I am especially moved by Mr. Bronfman’s perspective on intermarriage:

At one time in my life, I thought that the high intermarriage rate was just awful. Then of course you start to think further, and, slowly, if you meet enough people who are thinking differently, like those I write about in my book, you begin to learn that this could be an opportunity; not the end of the world but maybe the beginning of a new path. We need to change the attitude and education of Jews. Instead of trying to force them to fall out of love with someone, let us try to help them fall in love with Judaism.

As most regular readers know my wife and I are an intermarried couple. She is Hindu. Intermarriage is a big concern in both communities. Not at all Jewish congregations (Rabbi Bachman married my wife and I) nor at all Hindu temples (we had our ceremony in Chennai officiated by a pandit from the Arya Samaj). Nevertheless, it is still a highly contentious issue.

Unfortunately I some of Mr. Bronfman’s answers a bit vague. For example, Bronfman wants to create a more inclusive Jewish community (who would disagree with that?). Yet he provided no concrete examples on how to achieve this beyond a vague call to challenge the divisions of the denominational system. I suspect there is more on this issue in the book but I still wish he had let the audience know of successful endeavors in this regard.

Another thing, in place of the synagogues that exist in America today, he would like to see much more small-scale local synagogues rather than large congregations. While he did not mention it, I think this is how things are in Israel. It seems like every neighborhood has a synagogue and some have more than one. But a big difference between Israel and the U.S. is the majority of the population is Jewish in Israel. Therefore it makes sense to have lots of small shuls. Here in the U.S., the Jewish population is generally spread out. The shul is a place to bring the people together and foster a sense of community. Yes, there are large concentrations of Jews in neighborhoods like Borough Park but that is far and away a minority situation in the U.S.

I still plan on reading the book and may post a review at some point.

Gaza and After: An Interview with Paul Berman

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[H/t to ZWord. Michelle Sieff's interview with Paul Berman is well worth reading. An excerpt is below.]

How have you judged Israel’s actions against Hamas? Do you think Israel used disproportionate force against Hamas?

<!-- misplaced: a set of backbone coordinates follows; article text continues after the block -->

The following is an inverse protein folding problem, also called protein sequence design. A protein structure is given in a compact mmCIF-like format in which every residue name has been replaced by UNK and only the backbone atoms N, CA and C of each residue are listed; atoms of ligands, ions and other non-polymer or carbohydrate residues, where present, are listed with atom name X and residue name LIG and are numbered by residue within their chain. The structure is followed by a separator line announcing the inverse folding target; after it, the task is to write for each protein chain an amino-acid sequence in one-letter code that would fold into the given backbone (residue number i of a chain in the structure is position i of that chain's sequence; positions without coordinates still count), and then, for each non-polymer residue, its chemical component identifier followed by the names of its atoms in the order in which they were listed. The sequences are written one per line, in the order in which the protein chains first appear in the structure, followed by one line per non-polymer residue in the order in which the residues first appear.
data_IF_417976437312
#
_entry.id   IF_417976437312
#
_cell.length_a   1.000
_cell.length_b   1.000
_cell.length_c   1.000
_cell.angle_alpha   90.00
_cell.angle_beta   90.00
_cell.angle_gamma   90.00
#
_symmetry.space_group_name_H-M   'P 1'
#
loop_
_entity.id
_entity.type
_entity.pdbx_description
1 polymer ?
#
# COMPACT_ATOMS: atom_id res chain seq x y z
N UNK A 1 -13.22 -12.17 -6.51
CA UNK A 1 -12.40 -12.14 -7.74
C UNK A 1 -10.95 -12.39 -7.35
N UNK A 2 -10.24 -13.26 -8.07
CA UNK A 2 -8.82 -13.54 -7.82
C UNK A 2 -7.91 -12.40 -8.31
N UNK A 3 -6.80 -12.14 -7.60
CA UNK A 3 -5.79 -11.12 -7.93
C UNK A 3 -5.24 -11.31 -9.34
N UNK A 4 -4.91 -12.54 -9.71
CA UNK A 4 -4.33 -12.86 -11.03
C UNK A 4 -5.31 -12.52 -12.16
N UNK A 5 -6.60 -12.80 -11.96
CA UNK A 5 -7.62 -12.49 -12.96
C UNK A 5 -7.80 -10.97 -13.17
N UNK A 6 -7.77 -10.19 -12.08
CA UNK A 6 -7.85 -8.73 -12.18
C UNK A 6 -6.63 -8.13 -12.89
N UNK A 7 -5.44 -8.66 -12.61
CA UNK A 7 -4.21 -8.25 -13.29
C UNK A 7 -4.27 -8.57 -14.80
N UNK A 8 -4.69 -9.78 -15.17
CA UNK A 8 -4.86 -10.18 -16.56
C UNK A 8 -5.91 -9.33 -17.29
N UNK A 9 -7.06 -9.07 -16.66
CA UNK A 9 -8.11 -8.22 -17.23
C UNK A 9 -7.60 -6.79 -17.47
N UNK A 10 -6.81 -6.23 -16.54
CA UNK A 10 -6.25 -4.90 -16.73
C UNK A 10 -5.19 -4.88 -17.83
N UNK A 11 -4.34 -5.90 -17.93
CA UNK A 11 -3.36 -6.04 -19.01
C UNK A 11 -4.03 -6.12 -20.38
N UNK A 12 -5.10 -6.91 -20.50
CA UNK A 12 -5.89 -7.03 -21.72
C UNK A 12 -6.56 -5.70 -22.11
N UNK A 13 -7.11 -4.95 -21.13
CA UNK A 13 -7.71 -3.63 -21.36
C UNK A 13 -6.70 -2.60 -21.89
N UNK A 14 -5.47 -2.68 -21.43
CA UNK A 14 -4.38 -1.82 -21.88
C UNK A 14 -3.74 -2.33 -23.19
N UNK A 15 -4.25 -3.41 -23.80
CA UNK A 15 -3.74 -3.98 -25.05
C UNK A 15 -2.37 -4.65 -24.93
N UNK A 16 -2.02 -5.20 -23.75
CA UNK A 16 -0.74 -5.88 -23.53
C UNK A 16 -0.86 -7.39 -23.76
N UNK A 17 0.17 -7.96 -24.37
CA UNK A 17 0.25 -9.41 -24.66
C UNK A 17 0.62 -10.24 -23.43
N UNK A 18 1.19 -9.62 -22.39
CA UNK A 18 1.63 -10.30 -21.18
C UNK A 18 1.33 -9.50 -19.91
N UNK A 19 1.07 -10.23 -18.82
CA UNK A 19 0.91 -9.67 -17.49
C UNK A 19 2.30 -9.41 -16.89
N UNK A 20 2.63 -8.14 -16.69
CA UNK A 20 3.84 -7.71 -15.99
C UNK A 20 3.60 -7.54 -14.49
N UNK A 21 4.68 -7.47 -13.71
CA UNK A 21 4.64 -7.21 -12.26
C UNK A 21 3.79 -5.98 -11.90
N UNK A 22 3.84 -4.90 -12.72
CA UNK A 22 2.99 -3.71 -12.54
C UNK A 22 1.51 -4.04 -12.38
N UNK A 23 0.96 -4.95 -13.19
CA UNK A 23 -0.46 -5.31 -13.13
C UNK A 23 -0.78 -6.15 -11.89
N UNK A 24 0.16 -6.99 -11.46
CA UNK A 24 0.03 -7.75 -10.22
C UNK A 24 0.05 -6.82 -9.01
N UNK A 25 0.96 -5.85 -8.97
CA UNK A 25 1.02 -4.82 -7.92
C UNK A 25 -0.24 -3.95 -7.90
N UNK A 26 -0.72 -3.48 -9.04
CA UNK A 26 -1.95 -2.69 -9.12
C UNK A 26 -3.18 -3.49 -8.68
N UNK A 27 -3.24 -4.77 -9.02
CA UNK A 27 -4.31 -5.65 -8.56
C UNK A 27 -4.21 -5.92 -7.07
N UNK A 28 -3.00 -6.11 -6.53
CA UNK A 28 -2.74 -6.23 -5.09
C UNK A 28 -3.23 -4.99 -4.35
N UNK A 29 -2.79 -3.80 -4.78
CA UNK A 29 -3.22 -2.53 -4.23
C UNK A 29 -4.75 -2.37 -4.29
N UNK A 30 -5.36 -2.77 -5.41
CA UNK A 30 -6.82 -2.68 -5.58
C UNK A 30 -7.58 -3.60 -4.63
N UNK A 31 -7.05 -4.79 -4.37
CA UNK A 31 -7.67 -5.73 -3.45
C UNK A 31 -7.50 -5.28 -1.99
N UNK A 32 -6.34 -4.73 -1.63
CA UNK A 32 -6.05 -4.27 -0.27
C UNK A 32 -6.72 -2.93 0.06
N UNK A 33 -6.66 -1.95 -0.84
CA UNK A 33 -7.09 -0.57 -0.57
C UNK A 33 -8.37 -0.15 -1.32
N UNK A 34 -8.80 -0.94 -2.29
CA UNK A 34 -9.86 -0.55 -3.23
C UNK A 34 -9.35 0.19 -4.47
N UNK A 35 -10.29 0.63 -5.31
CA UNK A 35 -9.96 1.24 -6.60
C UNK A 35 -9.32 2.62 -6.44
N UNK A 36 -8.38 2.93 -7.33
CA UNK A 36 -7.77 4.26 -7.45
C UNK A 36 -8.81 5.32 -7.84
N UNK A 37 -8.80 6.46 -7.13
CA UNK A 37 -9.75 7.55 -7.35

There is an obligation to live, which means that Israel has not just the right but the obligation to defend herself. Judging the proportionality of the Israeli actions runs into a complication, though – something of a logical bind.

It is now and then noted in the press that Hamas, in its charter, calls for the elimination of Israel – though, actually, the charter goes further yet, which is almost never noted. Article Seven of the charter, citing one of the sayings of the Prophet Muhammad, makes clear that Hamas acknowledges a religious duty to kill the Jews. It’s all pretty explicit. Which Jews in particular must be killed, in order to bring about, as the charter puts it, the “Last Hour?” Article Seven merely stipulates “the Jews” – which leaves open the possibility, I would think, of killing all of the Jews, or at least (judging from other sections of the charter) the Jews who inhabit any place that is now or used to be Islamic. In any case, the Jews of Israel.

What is Israel trying to fend off, then? Two possibilities. First: it’s not so hard to imagine that, if Hamas were allowed to prosper unimpeded, and if its allies and fellow-thinkers in Hezbollah and the Iranian government and its nuclear program likewise prospered, the goal announced in Article Seven could be largely achieved. History has some experience with political movements that proclaim in their founding documents the intention of killing the Jews. And so, a first possibility is that Israel is up against military enemies who have every intention of committing a genocide, and who might conceivably succeed. The possibility that Israel is defending itself against a genocide ought to lead any reasonable person to grant the Israelis a degree of latitude in judging what is a proportionate action – even if, as Michael Walzer points out, an invocation of genocidal dangers could also end up as a justification for doing too much.

However, a second possibility. The Hamas charter is full of wild language – not just the part about killing the Jews, but also the invocation of the Protocols of Zion and of an antisemitic theory of history. But maybe all of this stuff should be regarded merely as an overwrought cry of pain – an expression of powerlessness. Maybe there is a kind of pathos of victimhood and suffering in Hamas’ ideas, and not much more.

[Read it all here]